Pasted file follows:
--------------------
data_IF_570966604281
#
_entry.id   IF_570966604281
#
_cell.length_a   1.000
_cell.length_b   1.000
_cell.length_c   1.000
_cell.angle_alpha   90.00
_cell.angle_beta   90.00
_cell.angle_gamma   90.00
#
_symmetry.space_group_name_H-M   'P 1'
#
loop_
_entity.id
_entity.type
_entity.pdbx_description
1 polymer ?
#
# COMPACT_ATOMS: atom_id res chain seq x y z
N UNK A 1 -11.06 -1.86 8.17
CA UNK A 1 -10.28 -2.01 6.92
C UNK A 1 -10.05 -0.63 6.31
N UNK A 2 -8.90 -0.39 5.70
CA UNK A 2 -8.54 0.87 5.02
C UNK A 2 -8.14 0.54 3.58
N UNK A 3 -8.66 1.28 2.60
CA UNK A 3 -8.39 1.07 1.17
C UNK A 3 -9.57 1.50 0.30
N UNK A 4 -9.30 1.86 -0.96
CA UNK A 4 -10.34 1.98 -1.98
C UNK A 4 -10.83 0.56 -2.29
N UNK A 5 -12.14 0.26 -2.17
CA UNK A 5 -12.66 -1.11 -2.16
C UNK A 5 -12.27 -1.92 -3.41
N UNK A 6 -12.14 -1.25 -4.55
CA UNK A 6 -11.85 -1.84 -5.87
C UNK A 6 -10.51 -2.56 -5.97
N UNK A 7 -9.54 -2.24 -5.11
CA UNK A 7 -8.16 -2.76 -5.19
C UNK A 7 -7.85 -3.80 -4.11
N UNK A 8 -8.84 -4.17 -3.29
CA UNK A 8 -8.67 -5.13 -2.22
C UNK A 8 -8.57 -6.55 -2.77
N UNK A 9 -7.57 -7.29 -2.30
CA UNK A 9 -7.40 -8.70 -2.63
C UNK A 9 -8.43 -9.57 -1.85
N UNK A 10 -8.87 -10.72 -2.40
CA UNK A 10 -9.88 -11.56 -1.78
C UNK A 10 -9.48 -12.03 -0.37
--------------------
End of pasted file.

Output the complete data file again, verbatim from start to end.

data_IF_570966604281
#
_entry.id   IF_570966604281
#
_cell.length_a   1.000
_cell.length_b   1.000
_cell.length_c   1.000
_cell.angle_alpha   90.00
_cell.angle_beta   90.00
_cell.angle_gamma   90.00
#
_symmetry.space_group_name_H-M   'P 1'
#
loop_
_entity.id
_entity.type
_entity.pdbx_description
1 polymer ?
#
# COMPACT_ATOMS: atom_id res chain seq x y z
N UNK A 1 -11.06 -1.86 8.17
CA UNK A 1 -10.28 -2.01 6.92
C UNK A 1 -10.05 -0.63 6.31
N UNK A 2 -8.90 -0.39 5.70
CA UNK A 2 -8.54 0.87 5.02
C UNK A 2 -8.14 0.54 3.58
N UNK A 3 -8.66 1.28 2.60
CA UNK A 3 -8.39 1.07 1.17
C UNK A 3 -9.57 1.50 0.30
N UNK A 4 -9.30 1.86 -0.96
CA UNK A 4 -10.34 1.98 -1.98
C UNK A 4 -10.83 0.56 -2.29
N UNK A 5 -12.14 0.26 -2.17
CA UNK A 5 -12.66 -1.11 -2.16
C UNK A 5 -12.27 -1.92 -3.41
N UNK A 6 -12.14 -1.25 -4.55
CA UNK A 6 -11.85 -1.84 -5.87
C UNK A 6 -10.51 -2.56 -5.97
N UNK A 7 -9.54 -2.24 -5.11
CA UNK A 7 -8.16 -2.76 -5.19
C UNK A 7 -7.85 -3.80 -4.11
N UNK A 8 -8.84 -4.17 -3.29
CA UNK A 8 -8.67 -5.13 -2.22
C UNK A 8 -8.57 -6.55 -2.77
N UNK A 9 -7.57 -7.29 -2.30
CA UNK A 9 -7.40 -8.70 -2.63
C UNK A 9 -8.43 -9.57 -1.85
N UNK A 10 -8.87 -10.72 -2.40
CA UNK A 10 -9.88 -11.56 -1.78
C UNK A 10 -9.48 -12.03 -0.37